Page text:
Crash Parties, Escape Dull Chitchat and Make Powerful Friends: What Davos Elites Know
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Crash Parties, Escape Dull Chitchat and Make Powerful Friends: What Davos Elites Know

The elbow-rubbing tactics on display in the Swiss Alps this week can apply to any business gathering or cocktail party, regardless of your VIP status

By CHIP CUTTER AND EMILY GLAZER
Tue, Jan 16, 2024 9:44amGrey Clock 4 min

For a master class in power networking, it’s tough to beat the one taking place in the Swiss Alps this week.

The annual World Economic Forum brings the planet’s power brokers together for morning-to-past-midnight meetings over coffee, cocktails and fondue. For the thousands of CEOs, billionaires, intellectuals and world leaders descending on Davos, the setting is unrivalLed in its potential to spark relationships, dealmaking and big ideas for the year ahead. After all, there are few other places where you can run into Al Gore at the hotel bar and wait next to Bill Gates to pass through the metal detectors.

MaximiSing all that powerful proximity and turning it into actual connections takes skill, chutzpah and the ability to think on your feet. What to do if you spot Sting in the elevator? How to know whether a tête-à-tête merits more than a minute of your time? And how do you divine someone’s importance without peering at the badge dangling at their midsection?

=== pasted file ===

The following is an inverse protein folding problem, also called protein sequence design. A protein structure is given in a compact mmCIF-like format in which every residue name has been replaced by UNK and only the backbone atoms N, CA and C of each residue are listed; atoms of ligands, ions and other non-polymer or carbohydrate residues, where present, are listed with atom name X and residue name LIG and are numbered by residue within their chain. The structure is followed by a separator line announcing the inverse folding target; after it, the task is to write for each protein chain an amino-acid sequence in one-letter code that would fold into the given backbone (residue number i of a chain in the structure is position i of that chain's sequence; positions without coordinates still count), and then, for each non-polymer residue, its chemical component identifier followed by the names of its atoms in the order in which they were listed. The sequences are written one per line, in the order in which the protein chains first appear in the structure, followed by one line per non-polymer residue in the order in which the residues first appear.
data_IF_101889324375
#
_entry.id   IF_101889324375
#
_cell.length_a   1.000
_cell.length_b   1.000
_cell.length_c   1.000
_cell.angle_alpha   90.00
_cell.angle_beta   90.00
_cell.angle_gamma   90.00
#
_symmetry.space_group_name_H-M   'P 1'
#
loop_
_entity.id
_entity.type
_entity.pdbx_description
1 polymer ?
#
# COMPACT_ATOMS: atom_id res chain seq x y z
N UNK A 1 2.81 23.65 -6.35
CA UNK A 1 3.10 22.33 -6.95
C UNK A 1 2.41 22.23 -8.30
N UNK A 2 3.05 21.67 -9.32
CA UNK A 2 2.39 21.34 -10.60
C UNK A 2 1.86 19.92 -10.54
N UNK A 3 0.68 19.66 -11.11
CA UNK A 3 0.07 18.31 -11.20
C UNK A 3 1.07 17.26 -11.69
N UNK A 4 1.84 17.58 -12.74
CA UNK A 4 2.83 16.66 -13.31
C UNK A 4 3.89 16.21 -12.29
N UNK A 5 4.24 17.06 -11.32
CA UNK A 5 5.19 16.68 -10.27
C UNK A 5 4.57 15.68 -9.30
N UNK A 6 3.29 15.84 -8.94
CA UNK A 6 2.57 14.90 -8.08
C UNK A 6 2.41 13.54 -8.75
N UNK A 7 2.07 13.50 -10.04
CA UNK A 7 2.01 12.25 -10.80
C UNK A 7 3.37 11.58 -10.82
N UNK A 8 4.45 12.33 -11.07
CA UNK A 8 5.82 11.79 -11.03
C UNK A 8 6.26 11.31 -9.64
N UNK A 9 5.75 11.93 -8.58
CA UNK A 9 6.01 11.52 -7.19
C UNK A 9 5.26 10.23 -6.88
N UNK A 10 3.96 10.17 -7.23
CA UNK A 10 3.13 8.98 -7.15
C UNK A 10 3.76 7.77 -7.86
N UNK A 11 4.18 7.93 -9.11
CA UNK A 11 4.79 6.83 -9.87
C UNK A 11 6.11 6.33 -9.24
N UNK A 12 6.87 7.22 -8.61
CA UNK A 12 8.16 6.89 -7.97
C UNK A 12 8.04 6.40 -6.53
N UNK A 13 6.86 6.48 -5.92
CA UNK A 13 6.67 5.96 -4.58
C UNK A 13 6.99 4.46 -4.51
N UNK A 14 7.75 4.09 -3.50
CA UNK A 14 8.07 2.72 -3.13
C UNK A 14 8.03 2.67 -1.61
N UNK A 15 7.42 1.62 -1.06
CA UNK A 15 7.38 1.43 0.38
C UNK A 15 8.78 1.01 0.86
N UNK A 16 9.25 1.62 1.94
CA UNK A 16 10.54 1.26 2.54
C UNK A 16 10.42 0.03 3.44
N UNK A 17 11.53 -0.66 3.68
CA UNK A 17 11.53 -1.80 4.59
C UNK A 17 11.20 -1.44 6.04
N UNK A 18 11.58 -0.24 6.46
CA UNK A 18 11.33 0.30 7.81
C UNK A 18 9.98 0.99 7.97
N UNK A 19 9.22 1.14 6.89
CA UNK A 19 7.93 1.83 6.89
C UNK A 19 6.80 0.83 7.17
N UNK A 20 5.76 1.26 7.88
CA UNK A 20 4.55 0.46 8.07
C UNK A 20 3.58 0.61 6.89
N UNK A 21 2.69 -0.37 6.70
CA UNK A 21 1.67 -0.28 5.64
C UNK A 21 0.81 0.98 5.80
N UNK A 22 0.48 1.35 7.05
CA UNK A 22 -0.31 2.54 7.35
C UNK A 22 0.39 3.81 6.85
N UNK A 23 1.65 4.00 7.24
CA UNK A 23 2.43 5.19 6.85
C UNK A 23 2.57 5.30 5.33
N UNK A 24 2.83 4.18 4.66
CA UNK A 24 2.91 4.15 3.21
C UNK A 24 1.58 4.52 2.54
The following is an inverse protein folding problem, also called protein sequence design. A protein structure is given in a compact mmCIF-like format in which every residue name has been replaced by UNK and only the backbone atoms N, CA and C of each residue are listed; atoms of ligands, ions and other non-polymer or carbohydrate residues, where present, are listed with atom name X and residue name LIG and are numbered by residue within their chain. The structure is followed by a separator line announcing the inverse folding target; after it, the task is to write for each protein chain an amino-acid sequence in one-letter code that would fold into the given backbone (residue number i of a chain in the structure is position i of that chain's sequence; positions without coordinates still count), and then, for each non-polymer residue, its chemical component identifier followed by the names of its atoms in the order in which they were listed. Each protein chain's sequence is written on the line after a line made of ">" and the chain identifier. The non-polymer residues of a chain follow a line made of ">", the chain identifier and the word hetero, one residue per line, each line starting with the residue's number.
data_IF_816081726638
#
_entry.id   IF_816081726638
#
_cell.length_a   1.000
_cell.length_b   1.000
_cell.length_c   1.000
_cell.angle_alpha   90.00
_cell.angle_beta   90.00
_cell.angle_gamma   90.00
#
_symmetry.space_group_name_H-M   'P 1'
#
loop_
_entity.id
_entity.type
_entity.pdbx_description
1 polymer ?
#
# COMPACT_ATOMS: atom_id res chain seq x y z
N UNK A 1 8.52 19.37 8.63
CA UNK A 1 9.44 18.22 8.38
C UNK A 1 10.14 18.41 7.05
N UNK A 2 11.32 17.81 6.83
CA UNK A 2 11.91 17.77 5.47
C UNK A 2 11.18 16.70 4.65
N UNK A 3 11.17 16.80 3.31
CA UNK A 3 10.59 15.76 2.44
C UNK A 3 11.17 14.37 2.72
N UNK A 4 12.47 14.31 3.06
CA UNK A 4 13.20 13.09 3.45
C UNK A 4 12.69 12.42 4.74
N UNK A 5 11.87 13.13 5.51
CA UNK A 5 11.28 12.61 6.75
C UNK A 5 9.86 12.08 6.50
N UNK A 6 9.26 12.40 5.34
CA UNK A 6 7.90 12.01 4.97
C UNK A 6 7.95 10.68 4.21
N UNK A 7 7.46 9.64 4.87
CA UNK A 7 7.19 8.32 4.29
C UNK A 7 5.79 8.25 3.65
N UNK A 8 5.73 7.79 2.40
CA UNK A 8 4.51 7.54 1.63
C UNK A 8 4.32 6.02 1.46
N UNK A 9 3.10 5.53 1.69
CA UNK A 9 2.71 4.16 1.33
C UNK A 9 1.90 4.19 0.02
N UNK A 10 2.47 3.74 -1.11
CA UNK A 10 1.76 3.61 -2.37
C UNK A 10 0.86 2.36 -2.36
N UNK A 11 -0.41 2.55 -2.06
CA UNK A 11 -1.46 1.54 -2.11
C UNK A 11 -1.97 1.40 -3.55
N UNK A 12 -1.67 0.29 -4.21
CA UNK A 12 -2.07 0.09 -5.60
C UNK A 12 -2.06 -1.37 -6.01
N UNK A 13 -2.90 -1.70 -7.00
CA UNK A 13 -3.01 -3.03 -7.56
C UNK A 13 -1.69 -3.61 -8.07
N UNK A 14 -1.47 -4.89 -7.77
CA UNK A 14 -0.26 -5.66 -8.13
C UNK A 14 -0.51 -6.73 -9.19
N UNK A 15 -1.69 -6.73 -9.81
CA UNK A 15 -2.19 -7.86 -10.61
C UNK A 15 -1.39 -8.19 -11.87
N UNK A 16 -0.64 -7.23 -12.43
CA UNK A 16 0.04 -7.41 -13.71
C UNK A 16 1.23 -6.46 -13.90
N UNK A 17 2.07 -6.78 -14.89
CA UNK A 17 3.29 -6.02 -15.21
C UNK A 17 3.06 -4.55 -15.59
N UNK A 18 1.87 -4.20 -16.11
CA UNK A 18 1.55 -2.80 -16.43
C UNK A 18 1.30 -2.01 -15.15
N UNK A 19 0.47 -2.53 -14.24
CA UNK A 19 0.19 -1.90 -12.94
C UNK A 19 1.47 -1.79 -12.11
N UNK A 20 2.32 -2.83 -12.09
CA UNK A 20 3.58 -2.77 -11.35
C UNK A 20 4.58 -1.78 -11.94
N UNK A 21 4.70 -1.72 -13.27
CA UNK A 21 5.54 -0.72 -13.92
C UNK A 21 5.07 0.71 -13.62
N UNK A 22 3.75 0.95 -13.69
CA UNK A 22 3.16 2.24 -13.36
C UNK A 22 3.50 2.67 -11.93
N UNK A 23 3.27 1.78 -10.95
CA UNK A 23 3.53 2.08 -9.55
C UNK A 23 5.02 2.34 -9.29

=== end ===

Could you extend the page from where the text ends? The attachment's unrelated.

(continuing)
The tricks of Davos movers and shakers can apply to any business gathering or cocktail party, regardless of your VIP status. Here’s how they do it.

Names and spaces

For Salesforce Chief Executive Marc Benioff, getting the most out of the high-powered gathering often comes down to location—in this case, the top of a staircase in the Davos Congress Center, the main hub of the event.

The Davos regular said he plans to spend an hour each day of the forum perched there or in an adjacent hallway. Why? In a single hour—amid a packed calendar of meetings, lunches, dinners and other engagements—he might see 100 people he would otherwise not encounter all year.